The report goes on to list additional claims of human rights violation against the United States — including labor trafficking of domestic workers employed by diplomats, lack of remedies for female victims and survivors of domestic violence, excessive use of solitary confinement, continued implementation of the death penalty, lack of accountability for torture and abuse during the Bush administration, and widespread NSA surveillance. Charges presented in other shadow reports include the failure to secure the right to equitable education, the shackling of incarcerated pregnant women, felon voting disenfranchisement, religious freedom of prisoners belonging to indigenous communities, failure to protect reproductive rights, failure to prevent racial repression and failure to ensure fair access to medical care.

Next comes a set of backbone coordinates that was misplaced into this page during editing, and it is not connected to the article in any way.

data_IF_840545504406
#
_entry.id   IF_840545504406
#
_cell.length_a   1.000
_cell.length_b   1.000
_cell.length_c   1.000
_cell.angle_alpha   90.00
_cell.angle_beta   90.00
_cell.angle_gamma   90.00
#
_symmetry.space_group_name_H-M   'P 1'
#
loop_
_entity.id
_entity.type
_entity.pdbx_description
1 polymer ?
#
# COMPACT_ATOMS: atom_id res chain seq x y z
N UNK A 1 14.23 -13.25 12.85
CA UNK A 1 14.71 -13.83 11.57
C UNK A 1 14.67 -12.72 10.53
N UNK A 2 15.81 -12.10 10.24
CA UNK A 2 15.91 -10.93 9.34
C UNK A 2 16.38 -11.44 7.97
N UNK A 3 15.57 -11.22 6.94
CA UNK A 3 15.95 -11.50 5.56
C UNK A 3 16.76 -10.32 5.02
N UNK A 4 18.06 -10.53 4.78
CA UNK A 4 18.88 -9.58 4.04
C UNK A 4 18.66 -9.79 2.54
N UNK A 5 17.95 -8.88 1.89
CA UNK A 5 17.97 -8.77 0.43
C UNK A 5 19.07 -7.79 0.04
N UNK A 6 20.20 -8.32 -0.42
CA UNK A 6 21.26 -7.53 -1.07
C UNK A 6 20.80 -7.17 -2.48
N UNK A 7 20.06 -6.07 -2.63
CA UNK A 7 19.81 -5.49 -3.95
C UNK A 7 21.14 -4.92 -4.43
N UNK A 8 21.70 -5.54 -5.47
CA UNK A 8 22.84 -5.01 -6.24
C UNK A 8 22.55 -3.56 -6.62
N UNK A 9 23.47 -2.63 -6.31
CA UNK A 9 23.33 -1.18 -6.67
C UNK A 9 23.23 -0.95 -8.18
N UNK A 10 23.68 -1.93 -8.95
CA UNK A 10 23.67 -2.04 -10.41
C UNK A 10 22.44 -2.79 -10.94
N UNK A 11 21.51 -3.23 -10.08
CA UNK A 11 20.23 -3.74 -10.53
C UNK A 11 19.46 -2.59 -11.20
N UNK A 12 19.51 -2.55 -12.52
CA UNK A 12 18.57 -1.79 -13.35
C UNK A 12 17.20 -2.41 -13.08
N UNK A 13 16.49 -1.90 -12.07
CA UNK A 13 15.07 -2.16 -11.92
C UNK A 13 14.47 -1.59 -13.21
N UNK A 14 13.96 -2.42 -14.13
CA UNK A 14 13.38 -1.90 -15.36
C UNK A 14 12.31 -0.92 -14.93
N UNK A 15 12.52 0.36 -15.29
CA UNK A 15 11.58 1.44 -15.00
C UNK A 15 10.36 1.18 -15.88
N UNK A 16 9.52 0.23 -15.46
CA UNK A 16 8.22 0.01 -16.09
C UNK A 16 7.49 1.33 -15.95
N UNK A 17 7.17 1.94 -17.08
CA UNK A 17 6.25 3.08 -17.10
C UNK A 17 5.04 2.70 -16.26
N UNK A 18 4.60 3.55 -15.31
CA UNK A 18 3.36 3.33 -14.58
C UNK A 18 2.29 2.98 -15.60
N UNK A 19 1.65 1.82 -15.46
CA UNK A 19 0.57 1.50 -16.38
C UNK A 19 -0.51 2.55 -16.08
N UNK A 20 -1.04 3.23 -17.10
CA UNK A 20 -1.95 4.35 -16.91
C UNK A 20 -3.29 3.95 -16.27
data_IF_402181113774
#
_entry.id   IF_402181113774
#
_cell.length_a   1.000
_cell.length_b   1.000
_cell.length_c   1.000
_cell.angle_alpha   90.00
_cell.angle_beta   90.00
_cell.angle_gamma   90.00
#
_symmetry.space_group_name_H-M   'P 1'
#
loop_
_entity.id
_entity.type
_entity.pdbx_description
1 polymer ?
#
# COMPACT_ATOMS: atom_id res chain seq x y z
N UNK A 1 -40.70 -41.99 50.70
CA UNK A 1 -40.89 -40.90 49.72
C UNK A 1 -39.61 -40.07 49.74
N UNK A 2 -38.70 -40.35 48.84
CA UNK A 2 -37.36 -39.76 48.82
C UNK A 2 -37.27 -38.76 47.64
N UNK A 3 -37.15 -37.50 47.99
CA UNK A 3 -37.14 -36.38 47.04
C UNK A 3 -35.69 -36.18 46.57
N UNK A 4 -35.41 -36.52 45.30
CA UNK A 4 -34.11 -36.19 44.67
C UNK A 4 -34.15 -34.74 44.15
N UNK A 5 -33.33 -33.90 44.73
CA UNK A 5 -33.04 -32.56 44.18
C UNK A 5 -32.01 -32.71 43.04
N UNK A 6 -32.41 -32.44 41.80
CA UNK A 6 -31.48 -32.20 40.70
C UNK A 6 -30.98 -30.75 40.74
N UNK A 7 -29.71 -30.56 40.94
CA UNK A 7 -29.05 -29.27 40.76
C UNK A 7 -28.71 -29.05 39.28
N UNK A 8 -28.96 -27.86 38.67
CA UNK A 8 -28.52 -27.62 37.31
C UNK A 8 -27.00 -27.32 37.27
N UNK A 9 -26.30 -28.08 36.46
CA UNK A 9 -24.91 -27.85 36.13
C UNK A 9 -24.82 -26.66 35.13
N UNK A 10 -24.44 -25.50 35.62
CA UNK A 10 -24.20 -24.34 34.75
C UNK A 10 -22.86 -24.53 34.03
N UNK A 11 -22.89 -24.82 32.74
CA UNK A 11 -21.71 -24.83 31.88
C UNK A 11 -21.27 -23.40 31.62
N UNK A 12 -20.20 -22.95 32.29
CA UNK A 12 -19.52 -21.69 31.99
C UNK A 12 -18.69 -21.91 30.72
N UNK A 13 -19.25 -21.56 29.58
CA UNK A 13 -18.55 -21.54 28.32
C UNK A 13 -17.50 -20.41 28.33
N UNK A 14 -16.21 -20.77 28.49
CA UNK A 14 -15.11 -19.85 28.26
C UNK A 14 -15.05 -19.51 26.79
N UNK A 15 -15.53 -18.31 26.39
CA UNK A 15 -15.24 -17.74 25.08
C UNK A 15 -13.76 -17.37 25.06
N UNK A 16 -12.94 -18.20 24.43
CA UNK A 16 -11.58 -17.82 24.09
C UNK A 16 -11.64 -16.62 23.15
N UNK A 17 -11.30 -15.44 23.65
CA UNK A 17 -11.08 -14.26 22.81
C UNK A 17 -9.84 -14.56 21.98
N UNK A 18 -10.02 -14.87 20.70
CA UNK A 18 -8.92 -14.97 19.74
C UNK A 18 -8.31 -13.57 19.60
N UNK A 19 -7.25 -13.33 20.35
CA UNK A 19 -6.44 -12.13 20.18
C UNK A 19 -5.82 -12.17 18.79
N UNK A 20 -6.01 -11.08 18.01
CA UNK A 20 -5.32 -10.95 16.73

While these allegations represent the nation’s deficit toward protecting human rights, the shadow letters or the review they seek to influence carry the weight to impose real change on the United States. “[Why] are there no sanctions against the U.S.? Why are no U.S. leaders—past or present—currently occupying prison cells or awaiting trial?,” mused Richard Becker for Global Research. “The answer is that the international ‘justice’ system operates much like the domestic one. The rich administer punishment on the poor. The notion of ‘equal justice before the law’ is as mythical internationally as it is domestically. Who ends up in prison or under sanctions has nothing to do with real justice and everything to do with real power.”
However, in 2009, the president told the U.N. General Assembly: “The world must stand together to demonstrate that international law is not an empty promise, and that treaties will be enforced. We must insist that the future does not belong to fear.”
Maybe, while the October review cannot count as a rebuke, it can serve as a reminder of the distance that lies between what America says it is and what it shows itself to be. Perhaps it can serve as an incentive toward America becoming the champion of human rights it imagines itself to be.